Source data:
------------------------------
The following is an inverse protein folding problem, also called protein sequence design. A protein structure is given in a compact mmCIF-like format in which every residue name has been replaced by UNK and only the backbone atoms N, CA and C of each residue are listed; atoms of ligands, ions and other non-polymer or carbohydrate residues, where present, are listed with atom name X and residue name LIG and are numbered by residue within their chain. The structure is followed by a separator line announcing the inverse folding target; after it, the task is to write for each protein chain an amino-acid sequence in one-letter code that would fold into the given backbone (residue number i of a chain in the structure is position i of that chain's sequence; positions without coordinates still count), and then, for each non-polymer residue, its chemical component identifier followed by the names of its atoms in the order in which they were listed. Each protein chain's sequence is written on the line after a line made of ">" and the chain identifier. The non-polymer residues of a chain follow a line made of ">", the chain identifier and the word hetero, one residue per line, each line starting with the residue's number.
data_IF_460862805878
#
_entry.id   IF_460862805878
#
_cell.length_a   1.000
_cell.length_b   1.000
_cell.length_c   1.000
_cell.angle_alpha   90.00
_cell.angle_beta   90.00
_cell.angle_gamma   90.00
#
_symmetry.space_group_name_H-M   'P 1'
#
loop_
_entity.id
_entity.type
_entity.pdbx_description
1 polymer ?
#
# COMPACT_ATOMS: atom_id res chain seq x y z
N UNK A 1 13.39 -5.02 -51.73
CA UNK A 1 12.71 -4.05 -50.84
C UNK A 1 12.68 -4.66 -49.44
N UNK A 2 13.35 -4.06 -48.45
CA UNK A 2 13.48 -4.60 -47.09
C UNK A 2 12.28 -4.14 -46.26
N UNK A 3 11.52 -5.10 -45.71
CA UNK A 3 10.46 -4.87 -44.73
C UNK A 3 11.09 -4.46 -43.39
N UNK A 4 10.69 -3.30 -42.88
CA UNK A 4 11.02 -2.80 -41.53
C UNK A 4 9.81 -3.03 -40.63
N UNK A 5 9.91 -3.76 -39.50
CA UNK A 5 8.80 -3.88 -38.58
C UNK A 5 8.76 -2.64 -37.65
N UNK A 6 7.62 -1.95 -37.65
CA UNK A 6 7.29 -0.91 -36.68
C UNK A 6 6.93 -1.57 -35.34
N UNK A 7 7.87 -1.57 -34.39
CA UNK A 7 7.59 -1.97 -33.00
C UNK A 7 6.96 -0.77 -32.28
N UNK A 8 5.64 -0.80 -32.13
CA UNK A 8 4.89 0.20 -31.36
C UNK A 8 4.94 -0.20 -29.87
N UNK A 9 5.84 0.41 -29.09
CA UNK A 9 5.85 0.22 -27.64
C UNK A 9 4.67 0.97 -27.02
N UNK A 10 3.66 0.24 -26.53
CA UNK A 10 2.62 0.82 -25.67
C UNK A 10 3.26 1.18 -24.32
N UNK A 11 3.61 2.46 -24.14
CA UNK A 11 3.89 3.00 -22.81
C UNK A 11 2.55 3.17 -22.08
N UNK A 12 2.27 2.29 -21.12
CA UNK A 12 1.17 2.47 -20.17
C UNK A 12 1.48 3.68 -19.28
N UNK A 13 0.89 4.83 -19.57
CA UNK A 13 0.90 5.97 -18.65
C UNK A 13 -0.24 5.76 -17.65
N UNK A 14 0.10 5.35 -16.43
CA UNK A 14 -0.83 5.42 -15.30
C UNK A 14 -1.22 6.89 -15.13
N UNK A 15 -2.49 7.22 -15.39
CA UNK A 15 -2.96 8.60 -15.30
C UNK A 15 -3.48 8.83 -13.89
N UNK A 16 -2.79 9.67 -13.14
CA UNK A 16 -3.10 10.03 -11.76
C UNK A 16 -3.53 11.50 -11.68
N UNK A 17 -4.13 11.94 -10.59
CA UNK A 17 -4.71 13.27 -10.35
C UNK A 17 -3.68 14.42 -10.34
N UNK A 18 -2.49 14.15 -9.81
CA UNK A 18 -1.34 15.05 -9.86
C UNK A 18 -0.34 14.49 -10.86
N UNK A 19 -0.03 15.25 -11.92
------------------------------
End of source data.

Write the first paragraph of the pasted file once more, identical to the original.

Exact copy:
The following is an inverse protein folding problem, also called protein sequence design. A protein structure is given in a compact mmCIF-like format in which every residue name has been replaced by UNK and only the backbone atoms N, CA and C of each residue are listed; atoms of ligands, ions and other non-polymer or carbohydrate residues, where present, are listed with atom name X and residue name LIG and are numbered by residue within their chain. The structure is followed by a separator line announcing the inverse folding target; after it, the task is to write for each protein chain an amino-acid sequence in one-letter code that would fold into the given backbone (residue number i of a chain in the structure is position i of that chain's sequence; positions without coordinates still count), and then, for each non-polymer residue, its chemical component identifier followed by the names of its atoms in the order in which they were listed. Each protein chain's sequence is written on the line after a line made of ">" and the chain identifier. The non-polymer residues of a chain follow a line made of ">", the chain identifier and the word hetero, one residue per line, each line starting with the residue's number.